Feeding the People: Popularity of Port Alberni event points to social need

Eric Plummer, December 10, 2018

Haahuupayak students perform Kwiikaaltha, a victory song, on Dec.10 at the Trinity Church before a meal for the Port Alberni community. (Eric Plummer photos)

Port Alberni, BC — 

It appears organizers will need a larger venue in 2019, after this year’s Feeding the People lunch packed the Trinity Church’s dining hall with wall-to-wall visitors eager for a hot meal.

Nearly 140 people came to the annual Christmas lunch on Dec. 10 in Port Alberni, which was put on by the Nuu-chah-nulth Tribal Council’s Teechuktl Mental Health department and open to anyone in the surrounding community.

As Teechuktl staff feverishly prepared food in the kitchen for the crowd of hungry diners, CHS Training Coordinator Stan Matthew reflected on how the event’s attendance has progressively grown since it began in the Bread of Life soup kitchen on 3rd Avenue eight years ago. Feeding the People was started by the late Tla-o-quiaht Ha’wilth Ray Seitcher.

Despite receiving more diners than expected, Matthews was happy with the hectic, yet joyous occasion.

“It always works out really well,” said Matthew, who had two turkeys cooking in his kitchen on the morning of the event. “Everything is donated, nothing is bought. Everybody chips in donating turkeys, potatoes, vegetables, chumus.”

As the event has progressively outgrown its previous venues, Matthew credits Feeding the People’s popularity to word spreading around the Alberni Valley and the rising prevalence of homelessness-related issues.

Over 20 per cent of Alberni Valley residents live in poverty, according to Statistics Canada, compared to 15.5 per cent of British Columbians who live below the standard. The Alberni Valley Vital Signs report for 2018 cites a living wage of $17.56 for a family with two working parents to cover basic expenses - a 34-cent increase since 2015 that is higher than the Comox Valley’s living wage of $16.59.

Half of the community’s renters spend more than 30 per cent of their income on housing. While the Alberni Valley remains the most affordable community on Vancouver Island to buy a home, the benchmark price rose by $100,000 since 2015 to $294,900, according to the Vancouver Island Real Estate Board.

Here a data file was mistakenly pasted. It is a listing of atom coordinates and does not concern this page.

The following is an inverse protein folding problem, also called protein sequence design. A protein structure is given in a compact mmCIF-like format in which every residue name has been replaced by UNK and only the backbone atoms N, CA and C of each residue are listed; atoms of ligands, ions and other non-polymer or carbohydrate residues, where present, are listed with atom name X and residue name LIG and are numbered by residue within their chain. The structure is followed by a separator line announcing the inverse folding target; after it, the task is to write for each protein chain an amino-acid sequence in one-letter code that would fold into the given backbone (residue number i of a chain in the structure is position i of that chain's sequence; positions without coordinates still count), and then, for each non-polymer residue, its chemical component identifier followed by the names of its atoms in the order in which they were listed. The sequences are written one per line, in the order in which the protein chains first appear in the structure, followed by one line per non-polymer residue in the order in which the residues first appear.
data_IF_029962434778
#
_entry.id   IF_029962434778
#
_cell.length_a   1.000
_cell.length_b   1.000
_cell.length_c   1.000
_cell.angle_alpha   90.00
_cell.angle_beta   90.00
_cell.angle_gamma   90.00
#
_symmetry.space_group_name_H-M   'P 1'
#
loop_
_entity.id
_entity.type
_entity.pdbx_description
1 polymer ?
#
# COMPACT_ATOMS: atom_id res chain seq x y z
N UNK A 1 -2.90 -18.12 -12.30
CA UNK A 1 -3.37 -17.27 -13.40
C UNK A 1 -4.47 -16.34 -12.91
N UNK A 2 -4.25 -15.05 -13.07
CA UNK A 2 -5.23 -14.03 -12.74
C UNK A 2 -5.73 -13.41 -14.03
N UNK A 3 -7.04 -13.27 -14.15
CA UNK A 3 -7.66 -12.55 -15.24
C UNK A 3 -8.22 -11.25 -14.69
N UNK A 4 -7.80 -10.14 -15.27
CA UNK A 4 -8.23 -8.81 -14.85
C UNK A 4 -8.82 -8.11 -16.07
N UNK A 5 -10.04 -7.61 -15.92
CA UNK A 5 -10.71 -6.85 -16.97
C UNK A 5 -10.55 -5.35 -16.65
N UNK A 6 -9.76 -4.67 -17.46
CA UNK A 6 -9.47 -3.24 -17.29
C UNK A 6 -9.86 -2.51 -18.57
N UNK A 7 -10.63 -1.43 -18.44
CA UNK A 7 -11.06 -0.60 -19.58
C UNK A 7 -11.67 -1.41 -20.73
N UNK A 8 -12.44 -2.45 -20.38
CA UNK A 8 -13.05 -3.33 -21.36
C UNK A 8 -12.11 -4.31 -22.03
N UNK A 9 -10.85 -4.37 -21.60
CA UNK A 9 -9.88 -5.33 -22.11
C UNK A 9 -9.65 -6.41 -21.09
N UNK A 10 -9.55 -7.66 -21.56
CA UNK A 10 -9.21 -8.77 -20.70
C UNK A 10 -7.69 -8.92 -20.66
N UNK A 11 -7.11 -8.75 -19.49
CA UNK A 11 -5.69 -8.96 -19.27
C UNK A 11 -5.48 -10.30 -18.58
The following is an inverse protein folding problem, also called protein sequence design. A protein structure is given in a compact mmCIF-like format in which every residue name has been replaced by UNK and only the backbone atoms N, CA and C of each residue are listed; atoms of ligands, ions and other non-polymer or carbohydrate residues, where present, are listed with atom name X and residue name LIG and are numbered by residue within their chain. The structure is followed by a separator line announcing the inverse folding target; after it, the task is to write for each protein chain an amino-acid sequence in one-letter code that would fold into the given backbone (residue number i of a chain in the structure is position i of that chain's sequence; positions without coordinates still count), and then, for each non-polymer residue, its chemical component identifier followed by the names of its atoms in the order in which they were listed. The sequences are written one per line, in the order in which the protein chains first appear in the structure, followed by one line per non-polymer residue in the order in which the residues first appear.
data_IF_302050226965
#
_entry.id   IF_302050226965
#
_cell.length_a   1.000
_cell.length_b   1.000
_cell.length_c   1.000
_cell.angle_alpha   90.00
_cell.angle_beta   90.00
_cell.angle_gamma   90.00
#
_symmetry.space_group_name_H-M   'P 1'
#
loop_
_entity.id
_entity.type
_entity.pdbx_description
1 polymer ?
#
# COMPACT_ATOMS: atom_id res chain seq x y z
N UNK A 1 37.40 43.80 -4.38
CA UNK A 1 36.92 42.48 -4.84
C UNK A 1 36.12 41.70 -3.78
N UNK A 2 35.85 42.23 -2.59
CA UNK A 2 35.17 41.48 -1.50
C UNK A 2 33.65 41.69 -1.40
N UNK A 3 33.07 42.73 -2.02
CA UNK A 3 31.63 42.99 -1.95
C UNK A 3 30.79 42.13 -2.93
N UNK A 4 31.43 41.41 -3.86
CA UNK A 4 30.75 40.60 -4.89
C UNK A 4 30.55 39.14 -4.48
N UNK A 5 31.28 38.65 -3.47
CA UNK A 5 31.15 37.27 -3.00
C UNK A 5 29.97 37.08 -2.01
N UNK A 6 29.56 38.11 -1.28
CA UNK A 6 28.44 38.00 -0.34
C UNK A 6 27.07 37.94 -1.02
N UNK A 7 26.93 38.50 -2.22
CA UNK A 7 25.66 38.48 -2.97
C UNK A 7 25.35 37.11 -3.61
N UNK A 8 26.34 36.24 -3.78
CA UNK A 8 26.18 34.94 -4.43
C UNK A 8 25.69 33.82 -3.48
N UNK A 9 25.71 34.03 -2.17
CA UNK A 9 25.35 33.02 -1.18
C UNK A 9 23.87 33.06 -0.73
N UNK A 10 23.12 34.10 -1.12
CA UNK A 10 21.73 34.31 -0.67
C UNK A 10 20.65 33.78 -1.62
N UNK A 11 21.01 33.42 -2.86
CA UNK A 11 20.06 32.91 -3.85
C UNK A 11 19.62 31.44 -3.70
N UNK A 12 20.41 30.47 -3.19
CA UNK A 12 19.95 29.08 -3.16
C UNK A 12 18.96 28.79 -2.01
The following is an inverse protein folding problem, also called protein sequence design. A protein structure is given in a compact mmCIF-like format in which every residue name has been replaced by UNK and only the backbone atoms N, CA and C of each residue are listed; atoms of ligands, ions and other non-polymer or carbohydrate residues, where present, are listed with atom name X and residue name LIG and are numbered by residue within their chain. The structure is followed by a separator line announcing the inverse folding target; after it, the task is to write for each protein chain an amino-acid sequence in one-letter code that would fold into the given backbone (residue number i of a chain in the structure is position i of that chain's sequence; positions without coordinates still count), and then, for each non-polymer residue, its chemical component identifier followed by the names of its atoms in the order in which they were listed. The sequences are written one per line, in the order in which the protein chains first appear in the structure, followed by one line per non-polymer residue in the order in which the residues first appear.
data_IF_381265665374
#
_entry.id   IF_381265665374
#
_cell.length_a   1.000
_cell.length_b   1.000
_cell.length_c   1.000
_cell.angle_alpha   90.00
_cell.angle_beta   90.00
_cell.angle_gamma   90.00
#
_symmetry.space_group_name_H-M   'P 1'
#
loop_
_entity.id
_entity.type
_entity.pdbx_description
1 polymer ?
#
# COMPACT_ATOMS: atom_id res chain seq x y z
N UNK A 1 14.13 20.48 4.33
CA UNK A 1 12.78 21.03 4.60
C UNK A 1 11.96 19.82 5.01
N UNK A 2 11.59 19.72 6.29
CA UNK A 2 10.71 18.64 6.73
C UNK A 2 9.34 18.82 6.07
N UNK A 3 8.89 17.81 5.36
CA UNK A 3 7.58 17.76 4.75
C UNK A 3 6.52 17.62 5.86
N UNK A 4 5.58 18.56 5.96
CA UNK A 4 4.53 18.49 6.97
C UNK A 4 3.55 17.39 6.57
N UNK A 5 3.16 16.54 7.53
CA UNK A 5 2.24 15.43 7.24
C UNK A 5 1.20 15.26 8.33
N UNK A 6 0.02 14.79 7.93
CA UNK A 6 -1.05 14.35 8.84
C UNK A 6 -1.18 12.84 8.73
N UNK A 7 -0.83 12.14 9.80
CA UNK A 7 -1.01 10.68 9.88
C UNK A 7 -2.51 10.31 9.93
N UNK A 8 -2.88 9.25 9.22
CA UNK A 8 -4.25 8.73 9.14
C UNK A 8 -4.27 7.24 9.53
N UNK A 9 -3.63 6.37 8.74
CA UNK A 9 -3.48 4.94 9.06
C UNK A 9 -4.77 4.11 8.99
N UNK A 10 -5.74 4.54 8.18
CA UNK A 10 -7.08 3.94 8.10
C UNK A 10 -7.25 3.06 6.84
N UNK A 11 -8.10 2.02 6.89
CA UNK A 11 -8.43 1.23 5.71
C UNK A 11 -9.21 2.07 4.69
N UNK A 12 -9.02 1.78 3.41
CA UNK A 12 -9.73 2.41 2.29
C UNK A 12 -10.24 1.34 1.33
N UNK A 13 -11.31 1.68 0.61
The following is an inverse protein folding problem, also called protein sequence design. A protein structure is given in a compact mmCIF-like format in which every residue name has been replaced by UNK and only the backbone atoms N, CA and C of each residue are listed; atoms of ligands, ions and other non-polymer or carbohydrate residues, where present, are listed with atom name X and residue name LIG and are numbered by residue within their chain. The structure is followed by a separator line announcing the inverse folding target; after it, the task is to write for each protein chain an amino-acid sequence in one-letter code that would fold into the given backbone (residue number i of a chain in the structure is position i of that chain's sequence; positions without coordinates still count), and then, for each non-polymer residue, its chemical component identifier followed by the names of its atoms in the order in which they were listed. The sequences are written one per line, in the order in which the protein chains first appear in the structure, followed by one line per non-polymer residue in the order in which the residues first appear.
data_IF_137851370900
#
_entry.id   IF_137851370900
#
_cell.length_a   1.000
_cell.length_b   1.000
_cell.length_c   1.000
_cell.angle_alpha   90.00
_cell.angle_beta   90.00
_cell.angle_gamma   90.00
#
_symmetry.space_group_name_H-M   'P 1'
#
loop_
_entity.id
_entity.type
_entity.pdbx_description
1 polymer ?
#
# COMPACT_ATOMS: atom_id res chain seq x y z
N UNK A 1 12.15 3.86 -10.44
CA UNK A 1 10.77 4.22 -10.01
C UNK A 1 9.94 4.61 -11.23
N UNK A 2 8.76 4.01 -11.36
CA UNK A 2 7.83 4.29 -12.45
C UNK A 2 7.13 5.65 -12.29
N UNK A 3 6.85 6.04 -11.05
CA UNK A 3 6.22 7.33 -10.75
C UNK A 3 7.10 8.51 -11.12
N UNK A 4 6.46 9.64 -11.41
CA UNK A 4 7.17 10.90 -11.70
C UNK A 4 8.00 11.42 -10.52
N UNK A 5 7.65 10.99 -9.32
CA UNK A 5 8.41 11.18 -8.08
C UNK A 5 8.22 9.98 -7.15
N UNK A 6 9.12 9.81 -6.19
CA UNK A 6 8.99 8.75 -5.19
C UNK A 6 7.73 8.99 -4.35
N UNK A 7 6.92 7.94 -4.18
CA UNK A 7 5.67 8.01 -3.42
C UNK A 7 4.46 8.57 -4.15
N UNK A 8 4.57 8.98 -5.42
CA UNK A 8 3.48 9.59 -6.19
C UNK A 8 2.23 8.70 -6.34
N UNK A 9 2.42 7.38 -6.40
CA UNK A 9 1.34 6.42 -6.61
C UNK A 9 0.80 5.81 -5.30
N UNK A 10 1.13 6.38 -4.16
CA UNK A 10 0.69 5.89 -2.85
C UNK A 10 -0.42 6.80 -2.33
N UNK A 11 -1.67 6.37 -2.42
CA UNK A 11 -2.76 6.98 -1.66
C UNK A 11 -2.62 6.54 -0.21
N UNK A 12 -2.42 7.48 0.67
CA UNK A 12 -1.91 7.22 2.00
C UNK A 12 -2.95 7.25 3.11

After Alberni’s last Homeless Count in April identified 147 individuals without housing, this year’s Vital Sign’s report highlighted a growing concern in the valley.

“Housing has emerged as a critical issue, with house prices rising quickly and half of renters paying so much for hosing that they are at risk of homelessness,” stated the report, which was compiled by the Alberni Valley Community Foundation.

This year Grade 5 and 6 students at Haahuupayak Elementary focused on this growing social concern as they developed a project to contribute to their surrounding community. What resulted was a large-scale collection of donated clothing that was piled along one side of the dining hall during the Feeding the People event. This included $679 worth of winter wear that the students purchased through the proceeds of a bake sale.

Nancy Logan, a Grade 5 teacher at Haahuupayak, said the initiative germinated from classroom discussions over how basic human rights have been recognized since the Second World War.

“We looked at human rights, the rights of the child and how food and shelter are some of the basic rights and how that’s being met in the community,” she said.

“We started talking about the problem in the community,” added Grade 6 teacher Helen Lucas. “They came up with the idea of buying socks, scarves and toques.”

Logan noted that the issue was relatable to many at the school, as some students commented that their parents had struggled with homelessness. The students’ handiwork was also visible at the Dec. 10 event as some ladies wore handcrafted cedar boughs and roses, and they gave spirited performances of the Tseshaht Dinner Song and Kwii Kaaltha (Victory Song) before the meal was served.

“It’s our traditional ways; the community takes care of their own,” said Logan. “It’s not somebody else’s problem - it’s our concerns and responsibilities.”

“It feels good to help people because when they smile you can smile back,” wrote Mary, a student at the school in a classroom assignment given to reflect on the initiative.

“His^uk is^ c`awalk, everyone can help,” wrote Daisy, another Haahuupayak student.

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